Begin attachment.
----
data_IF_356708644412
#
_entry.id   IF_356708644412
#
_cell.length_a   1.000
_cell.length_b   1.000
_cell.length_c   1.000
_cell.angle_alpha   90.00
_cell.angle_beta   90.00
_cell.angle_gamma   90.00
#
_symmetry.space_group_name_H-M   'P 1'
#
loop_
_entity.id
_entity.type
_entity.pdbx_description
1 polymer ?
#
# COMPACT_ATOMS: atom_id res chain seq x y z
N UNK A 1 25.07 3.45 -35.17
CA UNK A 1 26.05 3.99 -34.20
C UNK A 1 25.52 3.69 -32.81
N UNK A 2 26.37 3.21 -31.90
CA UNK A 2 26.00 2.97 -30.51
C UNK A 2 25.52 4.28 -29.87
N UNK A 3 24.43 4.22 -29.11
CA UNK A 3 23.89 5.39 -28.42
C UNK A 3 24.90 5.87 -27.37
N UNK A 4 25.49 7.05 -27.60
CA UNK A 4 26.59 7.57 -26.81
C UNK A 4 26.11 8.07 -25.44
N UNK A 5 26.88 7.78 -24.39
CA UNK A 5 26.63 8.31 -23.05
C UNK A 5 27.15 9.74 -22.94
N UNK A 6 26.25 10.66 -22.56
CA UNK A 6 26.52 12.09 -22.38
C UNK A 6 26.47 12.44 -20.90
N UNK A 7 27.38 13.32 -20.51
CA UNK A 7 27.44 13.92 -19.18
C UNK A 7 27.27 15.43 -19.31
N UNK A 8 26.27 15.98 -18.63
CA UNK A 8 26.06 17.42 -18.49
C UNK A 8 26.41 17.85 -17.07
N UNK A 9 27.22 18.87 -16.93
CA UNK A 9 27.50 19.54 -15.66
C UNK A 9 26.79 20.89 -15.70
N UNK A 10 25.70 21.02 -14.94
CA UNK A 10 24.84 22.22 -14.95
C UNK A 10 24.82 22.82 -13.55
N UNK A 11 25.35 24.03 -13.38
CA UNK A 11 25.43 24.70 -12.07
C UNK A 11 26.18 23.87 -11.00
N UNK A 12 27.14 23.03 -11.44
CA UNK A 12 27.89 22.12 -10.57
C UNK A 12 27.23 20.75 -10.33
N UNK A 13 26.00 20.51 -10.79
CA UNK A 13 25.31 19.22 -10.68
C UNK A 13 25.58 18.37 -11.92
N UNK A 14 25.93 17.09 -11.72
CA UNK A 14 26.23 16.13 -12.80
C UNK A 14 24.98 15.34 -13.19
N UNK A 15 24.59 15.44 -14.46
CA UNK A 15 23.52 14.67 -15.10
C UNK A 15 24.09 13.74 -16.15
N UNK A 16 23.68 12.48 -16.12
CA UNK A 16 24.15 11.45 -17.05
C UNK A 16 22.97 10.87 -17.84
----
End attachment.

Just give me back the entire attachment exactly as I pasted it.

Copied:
data_IF_356708644412
#
_entry.id   IF_356708644412
#
_cell.length_a   1.000
_cell.length_b   1.000
_cell.length_c   1.000
_cell.angle_alpha   90.00
_cell.angle_beta   90.00
_cell.angle_gamma   90.00
#
_symmetry.space_group_name_H-M   'P 1'
#
loop_
_entity.id
_entity.type
_entity.pdbx_description
1 polymer ?
#
# COMPACT_ATOMS: atom_id res chain seq x y z
N UNK A 1 25.07 3.45 -35.17
CA UNK A 1 26.05 3.99 -34.20
C UNK A 1 25.52 3.69 -32.81
N UNK A 2 26.37 3.21 -31.90
CA UNK A 2 26.00 2.97 -30.51
C UNK A 2 25.52 4.28 -29.87
N UNK A 3 24.43 4.22 -29.11
CA UNK A 3 23.89 5.39 -28.42
C UNK A 3 24.90 5.87 -27.37
N UNK A 4 25.49 7.05 -27.60
CA UNK A 4 26.59 7.57 -26.81
C UNK A 4 26.11 8.07 -25.44
N UNK A 5 26.88 7.78 -24.39
CA UNK A 5 26.63 8.31 -23.05
C UNK A 5 27.15 9.74 -22.94
N UNK A 6 26.25 10.66 -22.56
CA UNK A 6 26.52 12.09 -22.38
C UNK A 6 26.47 12.44 -20.90
N UNK A 7 27.38 13.32 -20.51
CA UNK A 7 27.44 13.92 -19.18
C UNK A 7 27.27 15.43 -19.31
N UNK A 8 26.27 15.98 -18.63
CA UNK A 8 26.06 17.42 -18.49
C UNK A 8 26.41 17.85 -17.07
N UNK A 9 27.22 18.87 -16.93
CA UNK A 9 27.50 19.54 -15.66
C UNK A 9 26.79 20.89 -15.70
N UNK A 10 25.70 21.02 -14.94
CA UNK A 10 24.84 22.22 -14.95
C UNK A 10 24.82 22.82 -13.55
N UNK A 11 25.35 24.03 -13.38
CA UNK A 11 25.43 24.70 -12.07
C UNK A 11 26.18 23.87 -11.00
N UNK A 12 27.14 23.03 -11.44
CA UNK A 12 27.89 22.12 -10.57
C UNK A 12 27.23 20.75 -10.33
N UNK A 13 26.00 20.51 -10.79
CA UNK A 13 25.31 19.22 -10.68
C UNK A 13 25.58 18.37 -11.92
N UNK A 14 25.93 17.09 -11.72
CA UNK A 14 26.23 16.13 -12.80
C UNK A 14 24.98 15.34 -13.19
N UNK A 15 24.59 15.44 -14.46
CA UNK A 15 23.52 14.67 -15.10
C UNK A 15 24.09 13.74 -16.15
N UNK A 16 23.68 12.48 -16.12
CA UNK A 16 24.15 11.45 -17.05
C UNK A 16 22.97 10.87 -17.84